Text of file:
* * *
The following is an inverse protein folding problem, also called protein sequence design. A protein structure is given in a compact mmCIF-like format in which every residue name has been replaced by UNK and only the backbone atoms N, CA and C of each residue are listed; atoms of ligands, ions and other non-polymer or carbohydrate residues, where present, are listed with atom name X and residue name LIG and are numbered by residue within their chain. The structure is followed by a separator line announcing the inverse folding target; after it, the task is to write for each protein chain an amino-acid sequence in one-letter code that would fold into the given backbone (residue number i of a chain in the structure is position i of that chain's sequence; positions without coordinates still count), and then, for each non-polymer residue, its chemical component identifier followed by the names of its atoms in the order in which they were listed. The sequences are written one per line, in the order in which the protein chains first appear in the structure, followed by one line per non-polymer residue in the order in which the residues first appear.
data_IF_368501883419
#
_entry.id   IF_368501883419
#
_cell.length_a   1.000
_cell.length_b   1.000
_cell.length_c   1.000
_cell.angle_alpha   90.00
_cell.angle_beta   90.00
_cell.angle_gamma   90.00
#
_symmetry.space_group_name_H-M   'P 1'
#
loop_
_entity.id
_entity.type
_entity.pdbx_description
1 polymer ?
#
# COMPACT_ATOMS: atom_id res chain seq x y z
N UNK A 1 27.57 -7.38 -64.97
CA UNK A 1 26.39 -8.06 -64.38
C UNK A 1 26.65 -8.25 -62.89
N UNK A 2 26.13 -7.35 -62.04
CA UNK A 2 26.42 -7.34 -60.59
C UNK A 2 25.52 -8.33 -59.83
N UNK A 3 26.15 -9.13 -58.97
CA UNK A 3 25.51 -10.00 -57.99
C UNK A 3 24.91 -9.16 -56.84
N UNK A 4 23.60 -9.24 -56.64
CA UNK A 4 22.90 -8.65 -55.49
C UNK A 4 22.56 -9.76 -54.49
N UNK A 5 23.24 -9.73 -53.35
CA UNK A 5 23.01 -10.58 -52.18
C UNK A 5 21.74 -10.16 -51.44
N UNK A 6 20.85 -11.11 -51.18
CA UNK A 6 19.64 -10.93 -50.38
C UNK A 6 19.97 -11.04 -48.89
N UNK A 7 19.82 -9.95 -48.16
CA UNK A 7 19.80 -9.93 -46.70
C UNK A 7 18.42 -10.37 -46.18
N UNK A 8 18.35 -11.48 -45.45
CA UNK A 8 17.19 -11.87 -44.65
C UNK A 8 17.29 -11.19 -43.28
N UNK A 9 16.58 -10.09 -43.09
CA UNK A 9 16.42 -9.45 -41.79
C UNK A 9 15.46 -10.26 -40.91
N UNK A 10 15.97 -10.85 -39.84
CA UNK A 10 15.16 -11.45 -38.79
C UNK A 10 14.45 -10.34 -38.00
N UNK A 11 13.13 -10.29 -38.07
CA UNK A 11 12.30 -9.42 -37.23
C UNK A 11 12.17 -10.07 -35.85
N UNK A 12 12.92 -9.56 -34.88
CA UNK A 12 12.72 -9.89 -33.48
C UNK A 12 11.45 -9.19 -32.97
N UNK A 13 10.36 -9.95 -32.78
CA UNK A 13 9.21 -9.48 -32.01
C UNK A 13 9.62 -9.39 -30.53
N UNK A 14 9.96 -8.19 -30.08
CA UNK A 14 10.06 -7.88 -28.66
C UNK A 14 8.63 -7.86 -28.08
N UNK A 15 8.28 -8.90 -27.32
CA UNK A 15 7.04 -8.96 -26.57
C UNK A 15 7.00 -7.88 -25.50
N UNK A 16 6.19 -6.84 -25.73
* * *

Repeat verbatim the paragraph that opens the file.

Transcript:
The following is an inverse protein folding problem, also called protein sequence design. A protein structure is given in a compact mmCIF-like format in which every residue name has been replaced by UNK and only the backbone atoms N, CA and C of each residue are listed; atoms of ligands, ions and other non-polymer or carbohydrate residues, where present, are listed with atom name X and residue name LIG and are numbered by residue within their chain. The structure is followed by a separator line announcing the inverse folding target; after it, the task is to write for each protein chain an amino-acid sequence in one-letter code that would fold into the given backbone (residue number i of a chain in the structure is position i of that chain's sequence; positions without coordinates still count), and then, for each non-polymer residue, its chemical component identifier followed by the names of its atoms in the order in which they were listed. The sequences are written one per line, in the order in which the protein chains first appear in the structure, followed by one line per non-polymer residue in the order in which the residues first appear.